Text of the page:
The Florida Agricultural Hall of Fame inducted three UF alumni Tuesday night.
Joseph Joyce, Thomas Braddock and Charles “Chip” Hinton were recognized for their contributions to the state’s agriculture industry at the 37th annual banquet and ceremony in Tampa. The three helped encourage youth to be involved with agriculture and were nominated in September for their work.
Only four people are usually inducted each year, said Reggie Brown, the president of the Florida Agricultural Hall of Fame.
Billy Kempfer, an advocate for UF’s Institute of Food and Agricultural Science and the Animal Science Department, was also inducted.
Joyce helped establish IFAS’s Center for Leadership, Braddock is a retired IFAS extension director for Duval County and Hinton helped create new varieties of strawberries, which increased the fruits production and brought money to UF.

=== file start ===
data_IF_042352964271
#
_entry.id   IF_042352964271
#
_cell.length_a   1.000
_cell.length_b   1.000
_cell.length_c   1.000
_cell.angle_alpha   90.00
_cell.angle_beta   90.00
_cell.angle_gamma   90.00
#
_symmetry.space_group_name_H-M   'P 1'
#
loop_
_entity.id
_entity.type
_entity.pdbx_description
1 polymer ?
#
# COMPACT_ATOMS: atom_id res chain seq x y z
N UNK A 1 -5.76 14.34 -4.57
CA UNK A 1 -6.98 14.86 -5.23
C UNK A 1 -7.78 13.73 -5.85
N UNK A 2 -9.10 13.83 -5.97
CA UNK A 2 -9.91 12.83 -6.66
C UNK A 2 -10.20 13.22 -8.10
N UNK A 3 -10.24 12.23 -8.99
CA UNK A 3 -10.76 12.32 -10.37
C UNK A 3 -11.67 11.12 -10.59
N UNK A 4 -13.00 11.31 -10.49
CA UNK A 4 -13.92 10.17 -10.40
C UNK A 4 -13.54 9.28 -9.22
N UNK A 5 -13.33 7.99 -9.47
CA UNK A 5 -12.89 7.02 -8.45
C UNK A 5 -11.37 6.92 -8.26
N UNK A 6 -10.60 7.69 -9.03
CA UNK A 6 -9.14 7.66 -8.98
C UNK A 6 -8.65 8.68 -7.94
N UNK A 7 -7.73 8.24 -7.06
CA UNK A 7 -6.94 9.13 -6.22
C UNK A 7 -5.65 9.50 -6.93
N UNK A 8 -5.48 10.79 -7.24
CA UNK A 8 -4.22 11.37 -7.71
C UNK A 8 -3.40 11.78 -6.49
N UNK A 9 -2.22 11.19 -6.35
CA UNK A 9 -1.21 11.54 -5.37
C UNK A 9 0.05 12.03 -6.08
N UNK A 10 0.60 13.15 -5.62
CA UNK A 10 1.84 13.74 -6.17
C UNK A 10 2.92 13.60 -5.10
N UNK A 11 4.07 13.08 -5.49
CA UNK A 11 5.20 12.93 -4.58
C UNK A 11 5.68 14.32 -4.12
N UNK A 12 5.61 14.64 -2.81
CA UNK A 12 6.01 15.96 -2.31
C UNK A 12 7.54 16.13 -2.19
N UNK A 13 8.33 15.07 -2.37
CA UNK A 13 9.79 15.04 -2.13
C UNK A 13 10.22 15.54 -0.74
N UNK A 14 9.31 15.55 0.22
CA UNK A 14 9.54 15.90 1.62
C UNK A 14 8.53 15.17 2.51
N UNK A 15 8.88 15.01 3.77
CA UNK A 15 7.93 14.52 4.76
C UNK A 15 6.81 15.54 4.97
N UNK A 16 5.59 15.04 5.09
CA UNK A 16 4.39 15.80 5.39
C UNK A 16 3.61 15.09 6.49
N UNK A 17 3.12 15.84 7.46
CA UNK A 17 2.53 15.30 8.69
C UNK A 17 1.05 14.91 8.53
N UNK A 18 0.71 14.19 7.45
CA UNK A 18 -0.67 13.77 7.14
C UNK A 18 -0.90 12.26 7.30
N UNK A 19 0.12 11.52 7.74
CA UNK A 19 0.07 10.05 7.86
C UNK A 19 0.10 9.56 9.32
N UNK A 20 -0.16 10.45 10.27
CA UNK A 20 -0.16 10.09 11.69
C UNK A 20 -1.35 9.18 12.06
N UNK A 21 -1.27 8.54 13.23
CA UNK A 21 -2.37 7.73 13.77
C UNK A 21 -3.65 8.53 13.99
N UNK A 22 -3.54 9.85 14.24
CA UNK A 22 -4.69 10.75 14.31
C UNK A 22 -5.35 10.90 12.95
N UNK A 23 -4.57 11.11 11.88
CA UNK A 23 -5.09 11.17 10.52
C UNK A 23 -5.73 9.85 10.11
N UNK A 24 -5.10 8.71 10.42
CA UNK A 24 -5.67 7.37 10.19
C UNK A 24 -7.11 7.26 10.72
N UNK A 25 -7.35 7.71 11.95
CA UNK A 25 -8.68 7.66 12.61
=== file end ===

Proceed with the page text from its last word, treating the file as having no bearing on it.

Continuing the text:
Joyce said a friend called him in the Fall to tell him he was nominated for the award. He said he never thought about being in the hall of fame before then.
“My first reaction is, ‘How in the world did they pick me?’” Joyce said.
Brown said the four inductees have supported leadership development programs and youth education. Getting inducted into the hall of fame is the most prestigious honor in Florida agriculture, he said.
“This group, for the large part, is a group of individuals who have been dedicated to youth education and career opportunity for students on campus and youth across the state,” Brown said.
While serving in the Army Reserves for 28 years, Joyce said he led an effort to manage invasive water hyacinths in Florida, a type of flower that lives on water.
Joyce retired from UF last year. Being at UF allowed him to build relationships, which he said helped him to become inducted.
“It’s about who you know and, more importantly, who you help,” Joyce said.